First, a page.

Firefox 8 Adds Twitter to the Bar, Available Now
As usual, you can grab the latest version of Firefox from the product servers before it goes live for general consumption. This iteration offers new features, better Twitter integration and improved start-up performance tweaks.

Fire in the Hole

Some websites are getting rather too excited about the new Firefox updates, perhaps forgetting it's on a faster release schedule to keep up with Google Chrome's constant updating. Anyway, you can now download the new version of Firefox 8 now (Windows here, Mac version here) before they hit general availability.

The major feature of the new version is the addition of Twitter search to the Awesomebar search box, so it now sits alongside the likes of Google, Bing and Amazon, allowing users to search the social site instantly. Additional features include:

  • Add-ons installed by third-party programs are now disabled by default
  • Added a one-time add-on selection dialog to manage previously installed add-ons
  • Added a preference to load tabs on demand, improving startup time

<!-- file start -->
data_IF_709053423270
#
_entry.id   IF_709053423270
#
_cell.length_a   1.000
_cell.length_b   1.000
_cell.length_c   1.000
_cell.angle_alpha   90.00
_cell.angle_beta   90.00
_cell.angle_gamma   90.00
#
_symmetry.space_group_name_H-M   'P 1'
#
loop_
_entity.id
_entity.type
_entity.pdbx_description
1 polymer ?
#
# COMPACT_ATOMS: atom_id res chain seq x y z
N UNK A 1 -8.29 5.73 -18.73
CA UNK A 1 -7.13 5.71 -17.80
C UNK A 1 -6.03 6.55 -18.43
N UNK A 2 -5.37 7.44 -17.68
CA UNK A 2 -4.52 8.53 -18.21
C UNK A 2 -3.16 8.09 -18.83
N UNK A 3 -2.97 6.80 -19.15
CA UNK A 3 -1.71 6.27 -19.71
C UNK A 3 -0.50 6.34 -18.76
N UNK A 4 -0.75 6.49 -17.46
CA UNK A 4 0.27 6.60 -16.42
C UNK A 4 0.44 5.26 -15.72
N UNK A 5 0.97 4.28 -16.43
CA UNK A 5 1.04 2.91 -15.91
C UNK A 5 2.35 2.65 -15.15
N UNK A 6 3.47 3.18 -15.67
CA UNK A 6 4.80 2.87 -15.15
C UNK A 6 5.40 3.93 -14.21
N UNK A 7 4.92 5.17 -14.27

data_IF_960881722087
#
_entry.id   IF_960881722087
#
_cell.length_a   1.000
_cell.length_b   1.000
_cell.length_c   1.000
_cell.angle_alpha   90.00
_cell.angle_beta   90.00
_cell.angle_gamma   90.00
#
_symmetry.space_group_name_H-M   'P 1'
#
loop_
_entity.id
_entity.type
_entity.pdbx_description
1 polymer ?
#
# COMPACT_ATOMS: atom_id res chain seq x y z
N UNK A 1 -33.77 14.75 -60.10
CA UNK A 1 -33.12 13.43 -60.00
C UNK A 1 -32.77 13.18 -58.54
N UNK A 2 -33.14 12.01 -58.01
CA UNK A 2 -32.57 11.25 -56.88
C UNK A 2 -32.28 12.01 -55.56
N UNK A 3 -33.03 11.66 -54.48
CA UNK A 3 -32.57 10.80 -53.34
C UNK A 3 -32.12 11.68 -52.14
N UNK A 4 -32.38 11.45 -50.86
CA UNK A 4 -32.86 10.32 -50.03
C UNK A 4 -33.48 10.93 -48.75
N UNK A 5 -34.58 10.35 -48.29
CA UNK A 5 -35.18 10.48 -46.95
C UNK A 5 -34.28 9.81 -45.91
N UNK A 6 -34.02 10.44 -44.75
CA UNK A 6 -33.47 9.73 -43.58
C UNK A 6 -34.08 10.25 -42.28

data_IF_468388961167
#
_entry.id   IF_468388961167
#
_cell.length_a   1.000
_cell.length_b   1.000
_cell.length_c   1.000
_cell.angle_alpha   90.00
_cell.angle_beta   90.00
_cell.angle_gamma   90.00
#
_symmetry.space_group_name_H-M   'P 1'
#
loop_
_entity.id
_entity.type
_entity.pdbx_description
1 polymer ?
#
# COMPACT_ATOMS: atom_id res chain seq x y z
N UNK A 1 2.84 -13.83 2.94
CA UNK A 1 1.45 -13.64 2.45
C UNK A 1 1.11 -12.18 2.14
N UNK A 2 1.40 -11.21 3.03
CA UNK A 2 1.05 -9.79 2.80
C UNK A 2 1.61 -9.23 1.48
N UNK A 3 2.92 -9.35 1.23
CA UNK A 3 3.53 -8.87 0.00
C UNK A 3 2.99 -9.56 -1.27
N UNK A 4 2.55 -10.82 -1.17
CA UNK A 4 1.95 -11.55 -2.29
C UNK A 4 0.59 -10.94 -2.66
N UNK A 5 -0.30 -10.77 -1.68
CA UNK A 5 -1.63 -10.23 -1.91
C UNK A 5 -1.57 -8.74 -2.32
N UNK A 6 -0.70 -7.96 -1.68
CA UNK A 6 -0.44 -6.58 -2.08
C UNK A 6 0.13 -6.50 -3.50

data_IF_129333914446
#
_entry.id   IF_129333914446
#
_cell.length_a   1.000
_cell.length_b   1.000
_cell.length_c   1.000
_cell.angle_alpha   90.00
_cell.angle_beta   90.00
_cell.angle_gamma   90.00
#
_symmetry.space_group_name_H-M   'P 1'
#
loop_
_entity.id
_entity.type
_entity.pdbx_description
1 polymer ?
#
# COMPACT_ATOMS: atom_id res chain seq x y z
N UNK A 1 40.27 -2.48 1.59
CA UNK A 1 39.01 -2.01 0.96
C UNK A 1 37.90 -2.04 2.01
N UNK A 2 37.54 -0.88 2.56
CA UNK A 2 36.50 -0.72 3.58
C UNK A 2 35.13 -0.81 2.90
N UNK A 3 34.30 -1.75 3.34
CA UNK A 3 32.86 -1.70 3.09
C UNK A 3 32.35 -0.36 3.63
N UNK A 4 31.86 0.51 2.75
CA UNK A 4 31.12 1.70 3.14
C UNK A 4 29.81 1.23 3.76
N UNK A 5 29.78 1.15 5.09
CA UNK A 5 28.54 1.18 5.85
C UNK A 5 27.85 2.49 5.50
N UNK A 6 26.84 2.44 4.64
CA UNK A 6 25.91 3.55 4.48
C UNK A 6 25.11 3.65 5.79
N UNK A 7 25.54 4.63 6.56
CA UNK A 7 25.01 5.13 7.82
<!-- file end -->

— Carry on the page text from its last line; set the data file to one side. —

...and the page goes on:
• Improved tab animations when moving, reordering or detaching tabs
  • Improved performance and memory handling when using <audio> and <video> elements
  • Added CORS support for cross-domain textures in WebGL
  • Added support for HTML5 context menus
  • Added support for insertAdjacentHTML
  • Improved CSS hyphen support for many languages
  • Improved WebSocket support
  • Fixed several stability issues

Tabs, Add-ons on Demand

When you first start the new Firefox, it now runs through your add-ons and helps you get rid of old ones or reminds you of others that need updating. Another improvement is the ability to reload particular tabs after Firefox has crashed (does it still do that? I sometimes launch it and it struggles to get going, but I haven't seen it crash in ages). There is also better handling of tabs for those must-have pages you always need.

firefox8start.jpg

Firefox checks Add-ons for faster starting

Want Popcorn With That?

Behind the scenes, the Firefox team recently blogged about its new HTML5 Popcorn media toolkit. This was celebrated with a web documentary, which is out now at Wired.

Popcorn allows web filmmakers to improve the level of interactivity around their movies, linking real-time social media, news feeds, data visualizations and other context to online video, pulling the web into the action in real time.If used properly, this could help create some interesting content, or it could just become another sloppy marketing tool.